Reports suggest Fritzl was arrested in the 1960s in Linz and may have served prison time. Police have declined to comment, saying records that old would have been erased under Austria's statutes of limitation. But the daughter of a former employer backed up the reports.

"He was hired even though he had a record," said Sigrid Reisinger, who heads the Amstetten construction material firm Zehetner and whose father employed Fritzl there from 1969-71. She said the alleged crime was of a sexual nature but did not recall details.

Calls to Rudolf Mayer, Fritzl's lawyer, went unanswered Friday.

After leaving Zehetner, Fritzl sold machines for a Germany company in Austria and was often on the road. He purchased an inn and campground that his wife Rosemarie - who police contend was unaware of the cellar dungeon - ran during summers from 1973 to 1996.

"One day he came to my door and told me that Elisabeth was not coming home any more, that she had left to join a cult," Graf said.

He said Fritzl delivered the story with such aplomb that no one was suspicious. Graf said Fritzl also told him how he "discovered" one of Elisabeth's children on his doorstep - and Graf said he never doubted the tale.

"He was so convincing of the sorrow he felt and the suffering of his family," Graf said. "Nobody had any clue."

Local authorities say Fritzl twice was suspected of arson. But Gerhard Neuhuber, an Unterach police official, said Fritzl was cleared in both cases - in 1974 and 1982 - because of lack of evidence.

During the second investigation, Fritzl was forced to spend a short time in prison, Neuhuber told the AP. Since the story of Fritzl's kidnapping and incest became known, police in Upper Austria have also been examining whether he might be linked to an unsolved murder nearby.

Yet Fritzl remained little-known in Unterach, where those who dealt with him say they saw little in his character that seemed exceptional or suspicious.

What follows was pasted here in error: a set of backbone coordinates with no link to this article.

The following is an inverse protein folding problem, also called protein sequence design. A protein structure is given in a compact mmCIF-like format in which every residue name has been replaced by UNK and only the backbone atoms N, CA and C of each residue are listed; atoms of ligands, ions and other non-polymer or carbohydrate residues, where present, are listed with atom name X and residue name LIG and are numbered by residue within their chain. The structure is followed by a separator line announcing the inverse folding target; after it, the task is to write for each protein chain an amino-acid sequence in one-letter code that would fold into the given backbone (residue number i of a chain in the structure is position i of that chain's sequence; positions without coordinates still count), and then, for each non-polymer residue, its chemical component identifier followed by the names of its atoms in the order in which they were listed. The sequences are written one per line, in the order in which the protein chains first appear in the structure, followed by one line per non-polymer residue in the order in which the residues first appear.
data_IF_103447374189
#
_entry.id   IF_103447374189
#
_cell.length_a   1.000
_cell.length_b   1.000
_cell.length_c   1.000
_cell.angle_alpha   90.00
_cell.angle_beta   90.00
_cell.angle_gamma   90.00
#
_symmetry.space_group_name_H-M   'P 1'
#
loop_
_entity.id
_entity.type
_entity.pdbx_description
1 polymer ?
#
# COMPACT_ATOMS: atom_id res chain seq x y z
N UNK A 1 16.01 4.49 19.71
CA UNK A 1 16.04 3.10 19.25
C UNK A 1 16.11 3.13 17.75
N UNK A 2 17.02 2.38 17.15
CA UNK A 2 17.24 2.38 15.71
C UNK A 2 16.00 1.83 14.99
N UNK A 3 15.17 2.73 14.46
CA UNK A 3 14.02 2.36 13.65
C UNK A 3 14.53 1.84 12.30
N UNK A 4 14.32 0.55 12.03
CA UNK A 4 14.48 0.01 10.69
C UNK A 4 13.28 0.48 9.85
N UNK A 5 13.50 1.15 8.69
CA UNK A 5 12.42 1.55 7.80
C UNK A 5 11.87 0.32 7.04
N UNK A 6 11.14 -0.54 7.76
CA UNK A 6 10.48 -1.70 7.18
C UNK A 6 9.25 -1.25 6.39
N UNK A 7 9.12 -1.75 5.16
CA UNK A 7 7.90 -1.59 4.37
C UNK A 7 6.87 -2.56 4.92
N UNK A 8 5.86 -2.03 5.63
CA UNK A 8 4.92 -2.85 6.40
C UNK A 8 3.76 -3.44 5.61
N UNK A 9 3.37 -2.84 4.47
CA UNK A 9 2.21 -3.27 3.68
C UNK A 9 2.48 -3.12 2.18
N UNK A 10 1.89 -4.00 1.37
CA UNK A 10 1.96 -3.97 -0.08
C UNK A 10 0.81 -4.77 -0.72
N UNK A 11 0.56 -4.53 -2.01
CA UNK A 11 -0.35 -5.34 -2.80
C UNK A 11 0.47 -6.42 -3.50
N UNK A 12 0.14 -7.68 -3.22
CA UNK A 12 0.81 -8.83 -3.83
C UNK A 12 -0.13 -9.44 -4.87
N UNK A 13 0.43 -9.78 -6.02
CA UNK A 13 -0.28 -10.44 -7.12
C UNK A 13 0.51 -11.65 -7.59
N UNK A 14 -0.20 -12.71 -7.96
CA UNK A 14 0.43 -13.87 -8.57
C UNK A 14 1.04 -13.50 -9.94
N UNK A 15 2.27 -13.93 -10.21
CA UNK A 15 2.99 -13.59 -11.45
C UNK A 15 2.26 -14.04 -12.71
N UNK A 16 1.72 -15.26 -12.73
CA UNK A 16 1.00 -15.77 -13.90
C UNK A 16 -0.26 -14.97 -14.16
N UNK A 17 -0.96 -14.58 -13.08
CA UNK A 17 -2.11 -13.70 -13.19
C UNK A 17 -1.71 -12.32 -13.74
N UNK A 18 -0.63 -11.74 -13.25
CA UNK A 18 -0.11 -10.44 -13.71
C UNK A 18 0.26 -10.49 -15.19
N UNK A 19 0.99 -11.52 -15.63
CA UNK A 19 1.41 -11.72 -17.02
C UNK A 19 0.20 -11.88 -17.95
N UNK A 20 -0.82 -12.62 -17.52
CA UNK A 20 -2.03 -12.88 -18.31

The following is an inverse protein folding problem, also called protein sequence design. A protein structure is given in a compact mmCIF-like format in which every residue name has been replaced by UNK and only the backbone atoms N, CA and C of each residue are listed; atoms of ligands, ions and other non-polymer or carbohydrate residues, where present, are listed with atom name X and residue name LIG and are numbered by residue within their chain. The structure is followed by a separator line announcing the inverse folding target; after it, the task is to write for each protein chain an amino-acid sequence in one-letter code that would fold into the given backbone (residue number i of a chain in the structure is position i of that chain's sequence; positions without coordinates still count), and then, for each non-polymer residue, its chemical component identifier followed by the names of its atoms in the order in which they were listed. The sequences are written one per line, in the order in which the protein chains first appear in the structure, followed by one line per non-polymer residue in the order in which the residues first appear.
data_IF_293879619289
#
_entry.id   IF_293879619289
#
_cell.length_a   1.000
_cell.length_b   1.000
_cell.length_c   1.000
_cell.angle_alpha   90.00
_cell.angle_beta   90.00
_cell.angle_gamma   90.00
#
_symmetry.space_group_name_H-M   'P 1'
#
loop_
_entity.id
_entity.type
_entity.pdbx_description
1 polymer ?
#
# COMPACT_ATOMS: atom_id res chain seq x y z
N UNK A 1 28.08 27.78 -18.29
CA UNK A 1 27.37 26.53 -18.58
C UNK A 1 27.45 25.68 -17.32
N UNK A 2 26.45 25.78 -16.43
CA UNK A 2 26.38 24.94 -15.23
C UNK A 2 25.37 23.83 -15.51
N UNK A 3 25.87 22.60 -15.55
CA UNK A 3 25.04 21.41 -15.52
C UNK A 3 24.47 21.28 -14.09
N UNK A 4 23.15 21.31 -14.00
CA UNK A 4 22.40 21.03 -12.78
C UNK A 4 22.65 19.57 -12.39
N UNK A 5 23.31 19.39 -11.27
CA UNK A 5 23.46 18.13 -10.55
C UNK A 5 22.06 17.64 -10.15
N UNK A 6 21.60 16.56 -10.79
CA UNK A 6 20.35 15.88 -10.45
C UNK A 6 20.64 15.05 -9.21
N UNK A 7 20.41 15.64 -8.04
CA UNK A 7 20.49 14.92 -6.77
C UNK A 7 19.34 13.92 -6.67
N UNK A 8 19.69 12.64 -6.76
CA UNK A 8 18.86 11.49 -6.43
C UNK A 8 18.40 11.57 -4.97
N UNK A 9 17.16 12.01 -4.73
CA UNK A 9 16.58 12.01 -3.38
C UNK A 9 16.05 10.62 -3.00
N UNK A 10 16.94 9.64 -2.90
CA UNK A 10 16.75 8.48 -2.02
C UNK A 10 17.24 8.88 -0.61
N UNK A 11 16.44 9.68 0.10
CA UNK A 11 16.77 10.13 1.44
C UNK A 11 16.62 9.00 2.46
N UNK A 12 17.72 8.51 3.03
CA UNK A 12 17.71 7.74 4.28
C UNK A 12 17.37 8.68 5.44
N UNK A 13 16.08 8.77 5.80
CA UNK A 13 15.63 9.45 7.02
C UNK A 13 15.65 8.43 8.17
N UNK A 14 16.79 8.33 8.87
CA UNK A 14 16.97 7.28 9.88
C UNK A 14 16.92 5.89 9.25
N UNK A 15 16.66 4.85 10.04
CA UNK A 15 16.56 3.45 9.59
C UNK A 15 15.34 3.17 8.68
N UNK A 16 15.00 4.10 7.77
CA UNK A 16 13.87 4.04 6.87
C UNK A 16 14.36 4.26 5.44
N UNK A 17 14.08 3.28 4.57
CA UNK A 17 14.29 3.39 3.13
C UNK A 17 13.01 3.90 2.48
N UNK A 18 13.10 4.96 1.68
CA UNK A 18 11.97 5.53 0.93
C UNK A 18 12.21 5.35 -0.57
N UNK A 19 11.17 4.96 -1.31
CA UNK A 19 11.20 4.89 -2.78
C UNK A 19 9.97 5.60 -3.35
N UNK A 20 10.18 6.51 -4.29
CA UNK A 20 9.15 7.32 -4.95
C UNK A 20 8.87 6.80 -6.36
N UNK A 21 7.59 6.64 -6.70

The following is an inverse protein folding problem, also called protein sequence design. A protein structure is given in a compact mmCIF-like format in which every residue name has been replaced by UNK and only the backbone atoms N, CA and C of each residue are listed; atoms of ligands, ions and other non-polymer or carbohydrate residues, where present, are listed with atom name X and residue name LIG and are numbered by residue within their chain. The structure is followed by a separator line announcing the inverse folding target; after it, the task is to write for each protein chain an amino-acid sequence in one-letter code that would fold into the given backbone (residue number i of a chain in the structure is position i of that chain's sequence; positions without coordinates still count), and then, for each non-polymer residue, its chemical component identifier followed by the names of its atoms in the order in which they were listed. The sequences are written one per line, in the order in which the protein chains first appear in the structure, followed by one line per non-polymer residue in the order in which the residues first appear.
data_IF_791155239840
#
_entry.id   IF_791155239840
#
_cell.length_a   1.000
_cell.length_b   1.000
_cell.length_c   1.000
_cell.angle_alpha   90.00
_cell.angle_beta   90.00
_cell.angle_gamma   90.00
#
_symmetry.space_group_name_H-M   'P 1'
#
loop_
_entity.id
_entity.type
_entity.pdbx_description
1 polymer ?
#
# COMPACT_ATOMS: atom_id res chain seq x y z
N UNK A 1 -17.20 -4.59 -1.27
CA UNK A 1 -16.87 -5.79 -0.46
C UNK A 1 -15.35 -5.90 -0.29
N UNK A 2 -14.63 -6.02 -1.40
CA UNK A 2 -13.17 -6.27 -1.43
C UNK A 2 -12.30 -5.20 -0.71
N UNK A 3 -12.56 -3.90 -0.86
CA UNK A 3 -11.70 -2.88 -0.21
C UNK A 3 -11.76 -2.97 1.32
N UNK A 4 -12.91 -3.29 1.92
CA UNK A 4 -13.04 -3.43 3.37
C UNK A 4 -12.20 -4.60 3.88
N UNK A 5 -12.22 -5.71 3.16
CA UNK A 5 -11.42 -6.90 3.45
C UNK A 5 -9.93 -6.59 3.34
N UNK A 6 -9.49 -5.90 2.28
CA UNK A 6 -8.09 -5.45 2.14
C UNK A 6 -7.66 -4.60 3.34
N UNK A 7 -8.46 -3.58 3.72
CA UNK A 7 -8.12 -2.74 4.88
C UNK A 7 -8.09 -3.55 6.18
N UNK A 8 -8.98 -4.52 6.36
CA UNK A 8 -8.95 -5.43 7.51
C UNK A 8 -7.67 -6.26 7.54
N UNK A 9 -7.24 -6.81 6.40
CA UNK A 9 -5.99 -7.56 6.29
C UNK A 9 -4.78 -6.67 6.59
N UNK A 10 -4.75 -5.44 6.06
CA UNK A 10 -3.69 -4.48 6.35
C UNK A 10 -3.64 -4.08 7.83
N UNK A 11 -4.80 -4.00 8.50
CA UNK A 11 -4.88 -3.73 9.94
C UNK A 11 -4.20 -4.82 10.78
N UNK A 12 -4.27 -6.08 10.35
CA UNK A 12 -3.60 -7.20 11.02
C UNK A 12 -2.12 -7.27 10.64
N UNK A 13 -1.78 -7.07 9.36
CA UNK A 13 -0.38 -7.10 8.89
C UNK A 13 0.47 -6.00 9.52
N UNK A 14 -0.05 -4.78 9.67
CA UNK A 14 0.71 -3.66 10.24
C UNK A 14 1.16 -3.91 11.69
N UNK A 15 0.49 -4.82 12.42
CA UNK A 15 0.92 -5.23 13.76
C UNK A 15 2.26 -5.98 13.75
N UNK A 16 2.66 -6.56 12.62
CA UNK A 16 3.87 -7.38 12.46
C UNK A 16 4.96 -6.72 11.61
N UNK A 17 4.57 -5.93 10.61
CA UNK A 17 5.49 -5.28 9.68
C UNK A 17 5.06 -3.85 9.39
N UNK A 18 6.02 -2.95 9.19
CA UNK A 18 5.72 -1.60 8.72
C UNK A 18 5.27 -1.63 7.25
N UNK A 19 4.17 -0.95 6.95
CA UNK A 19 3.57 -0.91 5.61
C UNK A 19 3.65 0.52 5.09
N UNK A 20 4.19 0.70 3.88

Graf said he sometimes met Fritzl for business dealings, and the pair would share a beer. "He told jokes, not always the cleanest," Graf said. "He laughed loud, a real boom."

Germany's Bild newspaper interviewed a man it identified only as Paul H., who claims he twice vacationed in Thailand with Fritzl, and obtained video showing Fritzl on the beach receiving a massage, eating supper and laughing.

"We sat out on the terrace and had a nice evening," it quoted the friend as saying.

When the friend visited Fritzl in Amstetten, and realized no one was allowed to go into the cellar, "we never thought anything of it," he told Bild.

Fritzl, who acquired a number of properties in the region, managed to persuade social workers he was fit to care for the three small children he allegedly moved upstairs from the cellar.

"There was no reason to suspect that something was wrong," said Josef Schloegl, head of the Amstetten district court. He said the house was visited about 20 times, and inspectors found nothing amiss.

Yet much about Fritzl remains a mystery - even to police, who say he clammed up this week.

He wasn't active in community or church groups. Even his fishing club says he was something of a question mark.

Fritzl paid his dues, and "there was never a problem with him," said club treasurer Reinhard Kern.

"Whether he actually went fishing or not, how am I to know? Maybe it was an alibi."